FM Backscatter to Enable Connect Cities with Smart Objects

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Engineers at the University of Washington have designed a new way for us to interact with our world and the objects in it. Thanks to some forward-thinking work, it is now possible to have posters, signs, and even clothing outfitted with ‘smart’ technology. This lets them communicate directly with your smartphone, and takes our experience with the world around us to a whole new level.

The secret to this technology is FM backscatter, a wholly new method for using outdoor radio signals. Instead of having to waste energy generating its own radio signals, it piggybacks onto the ones that are already out there and available. This results in virtually no energy being used in the process, allowing these objects to transmit for long spaces of time.

FM radio signals are everywhere. You can listen to music or news in your car and it’s a common way for us to get our information. So what we do is basically make each of these everyday objects into a mini FM radio station at almost zero power.”

co-author and University of Washington computer science and engineering doctoral student Anran Wang.

These signals can be easily transmitted to a variety of objects. To demonstrate the effectiveness, engineers set up a band poster that would literally play music on people’s smartphones as they passed. This technology has many more possible applications than just marketing, however. Engineers believe it could be used to provide directions (such as announcing street names when a person passed under a sign), or offer up interesting local information on the city. All people would have to do to take advantage would be to tune in on their smartphones or car radios.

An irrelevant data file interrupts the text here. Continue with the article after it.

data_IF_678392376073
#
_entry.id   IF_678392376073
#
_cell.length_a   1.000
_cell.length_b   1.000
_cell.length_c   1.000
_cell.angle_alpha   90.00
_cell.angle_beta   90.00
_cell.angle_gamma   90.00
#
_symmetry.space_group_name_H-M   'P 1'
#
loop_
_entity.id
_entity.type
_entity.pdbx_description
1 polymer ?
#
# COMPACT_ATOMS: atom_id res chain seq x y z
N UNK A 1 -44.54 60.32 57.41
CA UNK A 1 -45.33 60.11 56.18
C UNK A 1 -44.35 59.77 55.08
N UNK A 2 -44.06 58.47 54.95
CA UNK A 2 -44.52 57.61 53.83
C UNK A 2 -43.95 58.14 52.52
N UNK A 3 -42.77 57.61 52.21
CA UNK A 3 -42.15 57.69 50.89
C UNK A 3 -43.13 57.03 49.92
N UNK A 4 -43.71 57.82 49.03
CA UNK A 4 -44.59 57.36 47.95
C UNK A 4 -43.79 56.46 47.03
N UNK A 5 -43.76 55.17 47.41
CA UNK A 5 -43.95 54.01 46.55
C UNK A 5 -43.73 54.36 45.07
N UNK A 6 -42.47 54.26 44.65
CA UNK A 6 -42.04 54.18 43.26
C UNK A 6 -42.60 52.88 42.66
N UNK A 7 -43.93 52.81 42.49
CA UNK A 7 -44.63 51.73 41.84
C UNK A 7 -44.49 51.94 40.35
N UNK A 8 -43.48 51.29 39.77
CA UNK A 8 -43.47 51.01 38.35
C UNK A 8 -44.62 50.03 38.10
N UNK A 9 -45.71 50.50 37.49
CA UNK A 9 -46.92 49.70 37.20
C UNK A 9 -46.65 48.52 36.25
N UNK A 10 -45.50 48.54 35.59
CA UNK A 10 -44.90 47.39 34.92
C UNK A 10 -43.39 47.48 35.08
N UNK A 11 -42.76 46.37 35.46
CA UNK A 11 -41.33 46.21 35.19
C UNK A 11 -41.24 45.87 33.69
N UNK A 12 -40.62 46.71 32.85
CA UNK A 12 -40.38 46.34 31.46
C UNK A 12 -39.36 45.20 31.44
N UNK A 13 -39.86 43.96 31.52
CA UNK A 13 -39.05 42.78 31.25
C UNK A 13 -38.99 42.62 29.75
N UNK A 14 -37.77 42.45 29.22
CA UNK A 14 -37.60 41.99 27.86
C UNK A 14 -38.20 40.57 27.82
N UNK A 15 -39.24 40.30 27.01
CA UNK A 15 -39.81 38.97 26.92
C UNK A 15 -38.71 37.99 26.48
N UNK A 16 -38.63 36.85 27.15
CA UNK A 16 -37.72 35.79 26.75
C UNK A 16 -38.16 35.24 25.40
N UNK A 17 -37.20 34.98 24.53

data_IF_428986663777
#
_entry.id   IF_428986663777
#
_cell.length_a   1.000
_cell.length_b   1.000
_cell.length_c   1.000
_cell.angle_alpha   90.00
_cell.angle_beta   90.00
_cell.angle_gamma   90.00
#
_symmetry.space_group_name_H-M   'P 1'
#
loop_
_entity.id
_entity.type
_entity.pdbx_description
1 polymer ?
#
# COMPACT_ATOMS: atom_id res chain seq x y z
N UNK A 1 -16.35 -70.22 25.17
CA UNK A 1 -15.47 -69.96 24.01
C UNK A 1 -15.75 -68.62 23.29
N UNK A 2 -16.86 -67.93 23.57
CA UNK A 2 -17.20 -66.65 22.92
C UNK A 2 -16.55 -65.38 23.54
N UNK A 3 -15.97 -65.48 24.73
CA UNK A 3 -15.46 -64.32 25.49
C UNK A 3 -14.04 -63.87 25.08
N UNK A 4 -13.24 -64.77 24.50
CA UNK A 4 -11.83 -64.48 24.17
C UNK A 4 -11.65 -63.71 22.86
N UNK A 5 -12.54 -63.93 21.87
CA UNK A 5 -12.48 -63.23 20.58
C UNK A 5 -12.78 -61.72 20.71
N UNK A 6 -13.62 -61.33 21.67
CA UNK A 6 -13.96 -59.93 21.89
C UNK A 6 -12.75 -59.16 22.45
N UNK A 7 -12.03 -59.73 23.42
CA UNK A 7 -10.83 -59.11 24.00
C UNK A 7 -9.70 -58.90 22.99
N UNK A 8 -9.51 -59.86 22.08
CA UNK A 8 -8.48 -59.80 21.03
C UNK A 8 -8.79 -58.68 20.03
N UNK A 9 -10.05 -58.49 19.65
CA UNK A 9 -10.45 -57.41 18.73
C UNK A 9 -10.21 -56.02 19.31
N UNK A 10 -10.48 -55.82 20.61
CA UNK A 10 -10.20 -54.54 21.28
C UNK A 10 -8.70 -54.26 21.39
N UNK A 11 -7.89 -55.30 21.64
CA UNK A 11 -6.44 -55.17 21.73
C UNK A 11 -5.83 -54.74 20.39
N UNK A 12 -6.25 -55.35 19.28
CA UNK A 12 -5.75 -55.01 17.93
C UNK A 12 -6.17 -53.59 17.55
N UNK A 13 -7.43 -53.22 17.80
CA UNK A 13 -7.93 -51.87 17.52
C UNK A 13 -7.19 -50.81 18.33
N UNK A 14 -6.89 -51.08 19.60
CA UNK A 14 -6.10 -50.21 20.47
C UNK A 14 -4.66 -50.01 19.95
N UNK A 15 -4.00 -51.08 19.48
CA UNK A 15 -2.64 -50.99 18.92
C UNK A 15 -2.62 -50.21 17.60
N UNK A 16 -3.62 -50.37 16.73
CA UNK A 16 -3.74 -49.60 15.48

This technology could even be transferred to clothes. Smart fabrics could be used for health and fitness purposes. Imagine a shirt that records your body’s analytics as you jog, and transfers all the data directly to your smartphone. Like the posters and signs mentioned above, this ‘smart clothing’ would rely on FM backscatter to succeed. And now that scientists have harnessed this new technology, the possibilities are practically endless.

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